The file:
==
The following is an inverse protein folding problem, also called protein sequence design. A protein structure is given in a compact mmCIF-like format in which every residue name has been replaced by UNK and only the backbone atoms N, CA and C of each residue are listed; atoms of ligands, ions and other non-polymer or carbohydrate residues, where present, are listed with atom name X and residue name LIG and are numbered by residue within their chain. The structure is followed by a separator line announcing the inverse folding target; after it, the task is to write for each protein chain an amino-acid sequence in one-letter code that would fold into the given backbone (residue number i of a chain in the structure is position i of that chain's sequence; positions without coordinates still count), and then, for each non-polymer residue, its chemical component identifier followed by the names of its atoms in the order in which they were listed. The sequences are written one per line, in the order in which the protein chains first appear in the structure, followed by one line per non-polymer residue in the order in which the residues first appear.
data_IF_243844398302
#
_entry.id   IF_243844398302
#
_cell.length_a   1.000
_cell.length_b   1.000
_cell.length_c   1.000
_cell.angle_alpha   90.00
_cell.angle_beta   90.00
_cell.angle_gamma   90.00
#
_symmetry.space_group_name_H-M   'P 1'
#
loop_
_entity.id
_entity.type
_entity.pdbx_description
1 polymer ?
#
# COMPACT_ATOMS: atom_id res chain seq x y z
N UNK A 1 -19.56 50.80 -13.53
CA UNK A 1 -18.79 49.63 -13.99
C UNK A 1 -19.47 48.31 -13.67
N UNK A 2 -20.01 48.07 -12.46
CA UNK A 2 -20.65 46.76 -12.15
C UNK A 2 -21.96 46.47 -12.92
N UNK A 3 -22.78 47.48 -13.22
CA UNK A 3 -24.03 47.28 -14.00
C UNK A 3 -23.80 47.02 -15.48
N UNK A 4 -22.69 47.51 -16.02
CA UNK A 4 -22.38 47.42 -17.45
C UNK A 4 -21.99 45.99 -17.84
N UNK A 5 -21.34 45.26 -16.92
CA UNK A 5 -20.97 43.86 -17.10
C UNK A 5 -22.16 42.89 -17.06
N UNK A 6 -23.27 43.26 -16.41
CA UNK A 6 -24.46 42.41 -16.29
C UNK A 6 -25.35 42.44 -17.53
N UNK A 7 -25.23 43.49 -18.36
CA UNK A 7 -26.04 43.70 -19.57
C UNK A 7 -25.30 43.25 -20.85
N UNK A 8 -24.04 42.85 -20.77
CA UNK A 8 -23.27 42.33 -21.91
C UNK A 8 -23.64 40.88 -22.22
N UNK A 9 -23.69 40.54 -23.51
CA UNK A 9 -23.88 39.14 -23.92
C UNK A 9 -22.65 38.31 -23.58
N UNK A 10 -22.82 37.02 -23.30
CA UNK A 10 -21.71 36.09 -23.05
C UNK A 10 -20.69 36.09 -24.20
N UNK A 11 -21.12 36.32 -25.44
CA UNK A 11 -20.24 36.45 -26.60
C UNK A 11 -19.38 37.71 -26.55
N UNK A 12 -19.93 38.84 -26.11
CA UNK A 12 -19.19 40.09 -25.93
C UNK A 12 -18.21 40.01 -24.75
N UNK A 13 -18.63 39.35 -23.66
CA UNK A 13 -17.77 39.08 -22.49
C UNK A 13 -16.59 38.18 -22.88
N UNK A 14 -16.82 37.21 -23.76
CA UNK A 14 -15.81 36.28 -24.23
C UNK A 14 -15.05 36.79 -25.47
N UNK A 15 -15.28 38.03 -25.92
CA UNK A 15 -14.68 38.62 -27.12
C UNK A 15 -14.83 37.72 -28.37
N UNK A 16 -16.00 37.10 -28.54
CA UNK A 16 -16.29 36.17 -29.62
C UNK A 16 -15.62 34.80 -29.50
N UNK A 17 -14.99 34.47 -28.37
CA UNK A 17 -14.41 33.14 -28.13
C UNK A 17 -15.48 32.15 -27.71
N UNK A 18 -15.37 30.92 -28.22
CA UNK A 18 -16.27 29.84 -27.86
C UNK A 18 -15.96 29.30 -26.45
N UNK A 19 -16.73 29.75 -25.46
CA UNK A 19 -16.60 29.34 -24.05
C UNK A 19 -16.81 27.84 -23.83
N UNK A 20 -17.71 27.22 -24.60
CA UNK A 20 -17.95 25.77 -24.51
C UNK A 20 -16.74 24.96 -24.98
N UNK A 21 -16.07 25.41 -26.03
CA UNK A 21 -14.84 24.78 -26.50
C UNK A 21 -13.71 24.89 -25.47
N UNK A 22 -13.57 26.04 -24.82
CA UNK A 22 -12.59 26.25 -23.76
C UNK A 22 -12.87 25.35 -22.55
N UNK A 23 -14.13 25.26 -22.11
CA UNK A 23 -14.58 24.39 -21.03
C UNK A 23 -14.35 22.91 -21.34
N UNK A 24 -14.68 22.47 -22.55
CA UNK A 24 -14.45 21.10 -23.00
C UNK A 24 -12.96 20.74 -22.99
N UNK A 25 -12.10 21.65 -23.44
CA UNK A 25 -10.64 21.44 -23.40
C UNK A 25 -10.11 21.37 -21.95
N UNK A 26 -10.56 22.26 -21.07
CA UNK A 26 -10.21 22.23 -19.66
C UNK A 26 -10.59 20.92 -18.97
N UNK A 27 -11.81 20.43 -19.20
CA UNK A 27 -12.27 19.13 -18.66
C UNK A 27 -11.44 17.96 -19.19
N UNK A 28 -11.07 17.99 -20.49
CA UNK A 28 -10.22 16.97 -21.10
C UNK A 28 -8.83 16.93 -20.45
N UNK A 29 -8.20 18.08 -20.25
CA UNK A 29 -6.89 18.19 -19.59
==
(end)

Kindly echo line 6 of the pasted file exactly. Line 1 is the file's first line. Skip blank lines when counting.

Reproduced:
_cell.length_a   1.000